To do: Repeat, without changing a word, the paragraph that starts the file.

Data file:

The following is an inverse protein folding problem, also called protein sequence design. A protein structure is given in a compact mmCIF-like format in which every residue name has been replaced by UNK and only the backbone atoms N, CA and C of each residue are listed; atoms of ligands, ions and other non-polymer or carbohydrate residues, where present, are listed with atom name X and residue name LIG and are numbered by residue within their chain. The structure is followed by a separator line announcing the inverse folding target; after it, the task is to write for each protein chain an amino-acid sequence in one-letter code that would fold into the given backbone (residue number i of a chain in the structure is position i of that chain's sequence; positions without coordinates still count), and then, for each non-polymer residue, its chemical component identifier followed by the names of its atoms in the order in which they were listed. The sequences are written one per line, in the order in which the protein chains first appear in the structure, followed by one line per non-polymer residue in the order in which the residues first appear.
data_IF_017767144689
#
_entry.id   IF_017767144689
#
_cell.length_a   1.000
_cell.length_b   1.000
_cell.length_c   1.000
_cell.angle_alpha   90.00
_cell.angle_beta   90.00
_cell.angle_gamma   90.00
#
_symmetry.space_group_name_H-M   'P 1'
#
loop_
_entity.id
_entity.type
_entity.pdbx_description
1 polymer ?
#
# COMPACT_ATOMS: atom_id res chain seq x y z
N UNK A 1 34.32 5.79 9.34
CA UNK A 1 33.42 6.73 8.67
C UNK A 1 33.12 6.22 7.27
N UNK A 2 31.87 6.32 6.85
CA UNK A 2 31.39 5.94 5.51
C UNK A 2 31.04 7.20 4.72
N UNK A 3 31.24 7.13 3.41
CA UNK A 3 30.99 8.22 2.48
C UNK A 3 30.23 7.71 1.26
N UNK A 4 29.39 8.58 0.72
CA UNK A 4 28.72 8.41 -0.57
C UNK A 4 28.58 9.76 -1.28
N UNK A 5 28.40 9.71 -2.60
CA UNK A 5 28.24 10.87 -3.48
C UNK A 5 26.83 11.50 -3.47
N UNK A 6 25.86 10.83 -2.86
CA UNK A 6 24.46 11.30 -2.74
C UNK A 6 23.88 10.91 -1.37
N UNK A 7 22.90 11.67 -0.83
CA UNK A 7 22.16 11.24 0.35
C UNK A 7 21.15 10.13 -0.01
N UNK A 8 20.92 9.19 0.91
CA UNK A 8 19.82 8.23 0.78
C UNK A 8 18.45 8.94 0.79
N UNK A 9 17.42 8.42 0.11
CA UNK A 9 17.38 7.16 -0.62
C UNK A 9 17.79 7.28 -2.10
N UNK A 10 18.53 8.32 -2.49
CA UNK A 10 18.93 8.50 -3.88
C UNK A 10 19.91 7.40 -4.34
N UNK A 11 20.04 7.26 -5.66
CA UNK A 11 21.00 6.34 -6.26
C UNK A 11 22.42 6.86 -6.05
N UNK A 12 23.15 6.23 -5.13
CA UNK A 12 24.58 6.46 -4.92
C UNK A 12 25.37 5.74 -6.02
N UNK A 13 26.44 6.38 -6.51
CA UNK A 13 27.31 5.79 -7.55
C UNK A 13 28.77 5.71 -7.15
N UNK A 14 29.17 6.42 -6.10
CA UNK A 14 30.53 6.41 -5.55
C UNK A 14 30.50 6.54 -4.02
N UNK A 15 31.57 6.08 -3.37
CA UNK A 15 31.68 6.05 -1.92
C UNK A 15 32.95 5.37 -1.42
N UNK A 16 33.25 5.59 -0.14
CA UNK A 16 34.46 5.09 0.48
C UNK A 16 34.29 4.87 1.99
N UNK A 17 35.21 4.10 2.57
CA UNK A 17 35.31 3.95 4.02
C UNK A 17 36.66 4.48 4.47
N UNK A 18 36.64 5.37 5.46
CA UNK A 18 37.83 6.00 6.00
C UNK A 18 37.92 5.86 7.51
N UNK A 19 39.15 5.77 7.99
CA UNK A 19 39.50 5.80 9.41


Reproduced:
The following is an inverse protein folding problem, also called protein sequence design. A protein structure is given in a compact mmCIF-like format in which every residue name has been replaced by UNK and only the backbone atoms N, CA and C of each residue are listed; atoms of ligands, ions and other non-polymer or carbohydrate residues, where present, are listed with atom name X and residue name LIG and are numbered by residue within their chain. The structure is followed by a separator line announcing the inverse folding target; after it, the task is to write for each protein chain an amino-acid sequence in one-letter code that would fold into the given backbone (residue number i of a chain in the structure is position i of that chain's sequence; positions without coordinates still count), and then, for each non-polymer residue, its chemical component identifier followed by the names of its atoms in the order in which they were listed. The sequences are written one per line, in the order in which the protein chains first appear in the structure, followed by one line per non-polymer residue in the order in which the residues first appear.